Why foreign banks exit the Philippines


By Abigail Marie P. Yraola, Researcher

MORE than two years since the coronavirus pandemic struck, the country’s banking system has not been left unscathed. Amid the geopolitical uncertainties, surging commodity prices, and rising interest rates, a couple of foreign banks opted to leave the country.

In April last year, Citigroup, Inc. announced it will sell its consumer banking business in the Philippines as well as other Asia-Pacific markets, but will retain its corporate banking presence.

The Manila branch of Dutch bank ING Bank N.V. also made a similar announcement in June this year, saying it will leave the Philippine retail banking market amid uncertain global conditions that affected its operations. However, it will keep its wholesale banking unit and global shared services operations in the country.

John Paolo R. Rivera, Asian Institute of Management economist, said that foreign retail banks exiting the country is most likely a strategic decision.

“There are more productive (profit-generating) ventures that these banks can take using the resources allocated for Philippine operations by simply leaving. These ventures can cover the costs of leaving and its accompanying opportunity costs,” Mr. Rivera said in an e-mail.

These exits mean less competition, more mergers and acquisition of operations, change in user experience for clients who are left behind and who choose to stay, he said.

“There will be less exposure of the Philippine banking sector to changes in foreign banks downside risks, more transactions and opportunities for market growth for locally based banks,” Mr. Rivera said.

UNIONBANK BUYS CITI’S RETAIL ARMThe global banking giant came to an agreement to sell its consumer banking arm to UnionBank of the Philippines. The acquisition will cover Citi’s local credit card, unsecured lending, deposit, and investment businesses, as well as Citicorp Financial Services and Insurance Brokerage Philippines, Inc.

The Philippine Competition Commission approved the P55-billion takeover in April this year, while the Bangko Sentral ng Pilipinas gave its green light in July.

Beginning Aug. 1, Citi said that it successfully completed its sale of its consumer business to UnionBank.

This transaction is expected to result in capital benefit of approximately $700 million for Citi.

The largest foreign bank in the Philippines, Citi has set up its bank in the country way back in 1902. Its corporate and investment banking platform helped propel growth for institutional clients in the country and across the globe.

Citi is recognized as the pioneer in business process outsourcing (BPO), providing customer sales and service, and other client-based support services to various Citi operations.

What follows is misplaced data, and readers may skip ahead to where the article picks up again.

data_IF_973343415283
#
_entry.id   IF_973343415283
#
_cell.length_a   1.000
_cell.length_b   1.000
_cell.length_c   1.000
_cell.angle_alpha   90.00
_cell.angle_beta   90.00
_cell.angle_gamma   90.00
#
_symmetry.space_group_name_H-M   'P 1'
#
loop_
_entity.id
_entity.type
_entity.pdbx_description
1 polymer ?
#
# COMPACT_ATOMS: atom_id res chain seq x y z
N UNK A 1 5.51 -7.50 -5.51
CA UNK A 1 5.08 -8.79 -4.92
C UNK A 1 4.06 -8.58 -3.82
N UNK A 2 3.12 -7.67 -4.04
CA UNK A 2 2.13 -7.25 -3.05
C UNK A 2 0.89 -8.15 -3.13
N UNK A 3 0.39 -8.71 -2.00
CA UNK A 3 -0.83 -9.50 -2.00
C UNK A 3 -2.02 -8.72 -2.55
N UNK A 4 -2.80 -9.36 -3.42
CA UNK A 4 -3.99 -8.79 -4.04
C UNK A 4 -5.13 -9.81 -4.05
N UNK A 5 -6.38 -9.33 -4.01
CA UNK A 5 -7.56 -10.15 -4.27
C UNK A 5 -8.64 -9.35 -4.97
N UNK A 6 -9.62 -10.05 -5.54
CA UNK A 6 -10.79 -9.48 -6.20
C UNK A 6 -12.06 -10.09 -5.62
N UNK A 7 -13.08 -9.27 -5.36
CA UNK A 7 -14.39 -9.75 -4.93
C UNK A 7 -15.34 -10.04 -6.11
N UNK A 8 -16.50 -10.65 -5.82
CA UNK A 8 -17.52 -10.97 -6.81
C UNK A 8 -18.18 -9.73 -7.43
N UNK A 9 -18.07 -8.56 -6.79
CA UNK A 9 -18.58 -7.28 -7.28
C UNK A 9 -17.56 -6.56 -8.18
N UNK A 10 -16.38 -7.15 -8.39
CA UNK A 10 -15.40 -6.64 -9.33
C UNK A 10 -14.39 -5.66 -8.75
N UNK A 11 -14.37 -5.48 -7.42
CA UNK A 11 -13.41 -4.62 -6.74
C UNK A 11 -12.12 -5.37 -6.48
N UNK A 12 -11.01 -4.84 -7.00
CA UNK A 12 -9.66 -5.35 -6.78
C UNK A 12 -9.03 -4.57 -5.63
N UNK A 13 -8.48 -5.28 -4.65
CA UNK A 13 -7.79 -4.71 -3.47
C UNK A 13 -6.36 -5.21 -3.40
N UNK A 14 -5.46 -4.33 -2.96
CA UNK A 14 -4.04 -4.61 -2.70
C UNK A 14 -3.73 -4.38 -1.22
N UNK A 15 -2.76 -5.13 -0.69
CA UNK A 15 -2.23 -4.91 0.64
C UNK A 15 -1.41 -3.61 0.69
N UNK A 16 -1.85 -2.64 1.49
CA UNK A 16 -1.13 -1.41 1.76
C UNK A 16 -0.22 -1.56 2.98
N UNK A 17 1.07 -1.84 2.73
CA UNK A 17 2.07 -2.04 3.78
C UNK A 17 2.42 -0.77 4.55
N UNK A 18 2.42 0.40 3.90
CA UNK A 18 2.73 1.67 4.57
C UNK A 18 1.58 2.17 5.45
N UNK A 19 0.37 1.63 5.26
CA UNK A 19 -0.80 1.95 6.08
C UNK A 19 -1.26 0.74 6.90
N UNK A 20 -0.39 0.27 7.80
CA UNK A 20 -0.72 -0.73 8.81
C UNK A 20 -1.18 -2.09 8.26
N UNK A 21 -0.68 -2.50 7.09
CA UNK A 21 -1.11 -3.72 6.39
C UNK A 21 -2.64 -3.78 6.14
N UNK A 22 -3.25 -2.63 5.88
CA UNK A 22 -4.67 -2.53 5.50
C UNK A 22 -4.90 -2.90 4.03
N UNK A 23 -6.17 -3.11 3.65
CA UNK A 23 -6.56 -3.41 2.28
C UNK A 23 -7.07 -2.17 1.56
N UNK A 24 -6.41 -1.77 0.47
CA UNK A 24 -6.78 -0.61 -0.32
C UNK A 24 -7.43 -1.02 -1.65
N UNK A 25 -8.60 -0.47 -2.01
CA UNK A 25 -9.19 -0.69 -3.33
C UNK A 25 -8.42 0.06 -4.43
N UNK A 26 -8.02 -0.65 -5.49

“We now rank in the top three in terms of credit card spending or usage. More importantly, it has provided us with one of the most diversified loan portfolios in the banking industry,” UnionBank of the Philippines Senior Vice-President and Head of Corporate Planning and Investor Relations Carlo I. Eñanosa said in an e-mail.

Consumer-to-total loans portfolio of the bank increased to 49%, more than double the industry average, he said. Mr. Eñanosa added that the acquired consumer portfolio is very profitable and further improves our net interest margin.

“We will also increase our retail customer base by almost one million new-to-bank customers, which are mostly in the middle- to upper-income segment and expect to generate additional value from the synergies across the merged consumer business,” Mr. Eñanosa said.

He also highlighted that this meant continuity of business operations and deeper leadership bench within the organization.

For Mr. Rivera, this shows a greater market for UnionBank and opportunities to leverage on what Citi has left behind.

The total assets that will contribute to UnionBank is close to a hundred billion pesos, Mr. Eñanosa said. This will consist of P65 billion of net loans, largely in credit cards, about P30 billion of cash, as well as other assets like the real estate property that houses their operations.

“With the Citi consumer business, our recurring income will increase in a major way. Our current net interest margin is at 4.7% and this will increase to 5.5% because of the Citi consumer banking business,” Mr. Eñanosa said.

Central banks around the world, including the Philippines, continued tightening their policy rates to temper rising inflation. Should this continue, Mr. Eñanosa said, this could impact the consumers except for products where there is a rate cap.

“Having said that, we think that the rate cycle might be approaching its peak,” Mr. Eñanosa said.

“There are other factors that banks consider in their pricing — such as competitive landscape, regulations, and market liquidity. It does not mean that as rates rise, we automatically pass the same level of increase to the consumers,” he added.